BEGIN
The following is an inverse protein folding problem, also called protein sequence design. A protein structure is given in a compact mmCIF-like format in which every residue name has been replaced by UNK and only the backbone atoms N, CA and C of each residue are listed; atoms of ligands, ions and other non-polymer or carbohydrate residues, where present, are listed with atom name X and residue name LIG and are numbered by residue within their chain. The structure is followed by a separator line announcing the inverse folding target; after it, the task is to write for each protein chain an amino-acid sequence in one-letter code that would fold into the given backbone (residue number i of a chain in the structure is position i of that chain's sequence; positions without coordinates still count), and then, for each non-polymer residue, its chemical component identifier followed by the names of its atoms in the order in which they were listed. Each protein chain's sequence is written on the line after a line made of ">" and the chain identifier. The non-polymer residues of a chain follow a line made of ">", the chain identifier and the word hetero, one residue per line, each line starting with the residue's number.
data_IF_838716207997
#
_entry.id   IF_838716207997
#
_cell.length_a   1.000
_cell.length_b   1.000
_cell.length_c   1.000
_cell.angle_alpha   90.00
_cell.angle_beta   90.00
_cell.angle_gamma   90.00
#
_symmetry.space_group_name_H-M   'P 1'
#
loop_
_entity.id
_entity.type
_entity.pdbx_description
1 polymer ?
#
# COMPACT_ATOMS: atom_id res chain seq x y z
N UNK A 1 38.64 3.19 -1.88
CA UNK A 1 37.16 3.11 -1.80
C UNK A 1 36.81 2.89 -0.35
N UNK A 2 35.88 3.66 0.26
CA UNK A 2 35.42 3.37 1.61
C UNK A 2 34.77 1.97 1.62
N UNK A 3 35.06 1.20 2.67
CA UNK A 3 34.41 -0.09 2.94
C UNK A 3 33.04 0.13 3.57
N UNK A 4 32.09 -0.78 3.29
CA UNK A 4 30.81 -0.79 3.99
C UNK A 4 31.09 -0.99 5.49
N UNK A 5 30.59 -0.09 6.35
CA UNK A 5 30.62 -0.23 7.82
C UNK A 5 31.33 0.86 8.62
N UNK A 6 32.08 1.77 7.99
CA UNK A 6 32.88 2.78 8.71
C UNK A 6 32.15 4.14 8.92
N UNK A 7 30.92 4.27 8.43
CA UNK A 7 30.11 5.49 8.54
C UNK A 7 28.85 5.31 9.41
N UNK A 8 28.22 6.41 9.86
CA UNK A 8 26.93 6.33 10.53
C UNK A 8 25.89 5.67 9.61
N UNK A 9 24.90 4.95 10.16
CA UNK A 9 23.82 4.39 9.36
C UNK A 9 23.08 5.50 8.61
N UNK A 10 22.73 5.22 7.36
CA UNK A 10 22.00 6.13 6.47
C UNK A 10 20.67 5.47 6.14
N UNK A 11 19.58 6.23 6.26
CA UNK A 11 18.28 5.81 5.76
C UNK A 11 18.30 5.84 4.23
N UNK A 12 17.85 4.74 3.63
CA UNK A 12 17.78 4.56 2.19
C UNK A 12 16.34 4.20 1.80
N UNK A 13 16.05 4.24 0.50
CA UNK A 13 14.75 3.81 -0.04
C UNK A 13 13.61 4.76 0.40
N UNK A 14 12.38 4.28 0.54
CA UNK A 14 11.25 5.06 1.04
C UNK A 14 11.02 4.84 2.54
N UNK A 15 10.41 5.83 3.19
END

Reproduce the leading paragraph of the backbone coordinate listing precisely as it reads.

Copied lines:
The following is an inverse protein folding problem, also called protein sequence design. A protein structure is given in a compact mmCIF-like format in which every residue name has been replaced by UNK and only the backbone atoms N, CA and C of each residue are listed; atoms of ligands, ions and other non-polymer or carbohydrate residues, where present, are listed with atom name X and residue name LIG and are numbered by residue within their chain. The structure is followed by a separator line announcing the inverse folding target; after it, the task is to write for each protein chain an amino-acid sequence in one-letter code that would fold into the given backbone (residue number i of a chain in the structure is position i of that chain's sequence; positions without coordinates still count), and then, for each non-polymer residue, its chemical component identifier followed by the names of its atoms in the order in which they were listed. Each protein chain's sequence is written on the line after a line made of ">" and the chain identifier. The non-polymer residues of a chain follow a line made of ">", the chain identifier and the word hetero, one residue per line, each line starting with the residue's number.